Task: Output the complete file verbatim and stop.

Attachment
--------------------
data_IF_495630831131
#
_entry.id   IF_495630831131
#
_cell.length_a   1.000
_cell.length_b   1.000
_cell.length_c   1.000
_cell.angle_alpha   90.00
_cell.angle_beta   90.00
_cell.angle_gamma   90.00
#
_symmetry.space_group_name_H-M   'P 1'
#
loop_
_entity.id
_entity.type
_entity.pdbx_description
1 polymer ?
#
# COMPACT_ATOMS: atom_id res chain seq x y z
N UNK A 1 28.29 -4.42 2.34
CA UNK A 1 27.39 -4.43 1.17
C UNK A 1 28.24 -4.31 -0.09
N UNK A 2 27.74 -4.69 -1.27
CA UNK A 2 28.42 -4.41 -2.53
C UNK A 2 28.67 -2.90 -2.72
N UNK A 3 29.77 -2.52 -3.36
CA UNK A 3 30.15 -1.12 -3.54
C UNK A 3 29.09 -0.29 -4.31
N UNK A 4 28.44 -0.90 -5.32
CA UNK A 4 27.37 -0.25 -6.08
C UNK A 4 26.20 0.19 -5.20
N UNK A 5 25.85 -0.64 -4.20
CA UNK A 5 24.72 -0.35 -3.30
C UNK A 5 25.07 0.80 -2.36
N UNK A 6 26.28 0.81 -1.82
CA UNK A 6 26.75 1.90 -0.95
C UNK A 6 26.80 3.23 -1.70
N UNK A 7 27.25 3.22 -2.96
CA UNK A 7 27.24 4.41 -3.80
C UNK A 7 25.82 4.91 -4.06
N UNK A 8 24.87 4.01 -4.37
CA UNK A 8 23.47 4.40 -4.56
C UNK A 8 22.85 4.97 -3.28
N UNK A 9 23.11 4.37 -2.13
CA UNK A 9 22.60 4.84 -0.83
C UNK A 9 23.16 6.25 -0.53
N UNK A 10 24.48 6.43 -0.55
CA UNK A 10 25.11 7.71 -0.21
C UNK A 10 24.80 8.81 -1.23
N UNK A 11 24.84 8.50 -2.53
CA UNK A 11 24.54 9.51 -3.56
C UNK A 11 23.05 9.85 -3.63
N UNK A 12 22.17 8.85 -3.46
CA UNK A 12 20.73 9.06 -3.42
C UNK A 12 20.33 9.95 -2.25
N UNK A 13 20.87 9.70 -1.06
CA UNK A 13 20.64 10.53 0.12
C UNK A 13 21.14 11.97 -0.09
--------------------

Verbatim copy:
data_IF_495630831131
#
_entry.id   IF_495630831131
#
_cell.length_a   1.000
_cell.length_b   1.000
_cell.length_c   1.000
_cell.angle_alpha   90.00
_cell.angle_beta   90.00
_cell.angle_gamma   90.00
#
_symmetry.space_group_name_H-M   'P 1'
#
loop_
_entity.id
_entity.type
_entity.pdbx_description
1 polymer ?
#
# COMPACT_ATOMS: atom_id res chain seq x y z
N UNK A 1 28.29 -4.42 2.34
CA UNK A 1 27.39 -4.43 1.17
C UNK A 1 28.24 -4.31 -0.09
N UNK A 2 27.74 -4.69 -1.27
CA UNK A 2 28.42 -4.41 -2.53
C UNK A 2 28.67 -2.90 -2.72
N UNK A 3 29.77 -2.52 -3.36
CA UNK A 3 30.15 -1.12 -3.54
C UNK A 3 29.09 -0.29 -4.31
N UNK A 4 28.44 -0.90 -5.32
CA UNK A 4 27.37 -0.25 -6.08
C UNK A 4 26.20 0.19 -5.20
N UNK A 5 25.85 -0.64 -4.20
CA UNK A 5 24.72 -0.35 -3.30
C UNK A 5 25.07 0.80 -2.36
N UNK A 6 26.28 0.81 -1.82
CA UNK A 6 26.75 1.90 -0.95
C UNK A 6 26.80 3.23 -1.70
N UNK A 7 27.25 3.22 -2.96
CA UNK A 7 27.24 4.41 -3.80
C UNK A 7 25.82 4.91 -4.06
N UNK A 8 24.87 4.01 -4.37
CA UNK A 8 23.47 4.40 -4.56
C UNK A 8 22.85 4.97 -3.28
N UNK A 9 23.11 4.37 -2.13
CA UNK A 9 22.60 4.84 -0.83
C UNK A 9 23.16 6.25 -0.53
N UNK A 10 24.48 6.43 -0.55
CA UNK A 10 25.11 7.71 -0.21
C UNK A 10 24.80 8.81 -1.23
N UNK A 11 24.84 8.50 -2.53
CA UNK A 11 24.54 9.51 -3.56
C UNK A 11 23.05 9.85 -3.63
N UNK A 12 22.17 8.85 -3.46
CA UNK A 12 20.73 9.06 -3.42
C UNK A 12 20.33 9.95 -2.25
N UNK A 13 20.87 9.70 -1.06
CA UNK A 13 20.64 10.53 0.12
C UNK A 13 21.14 11.97 -0.09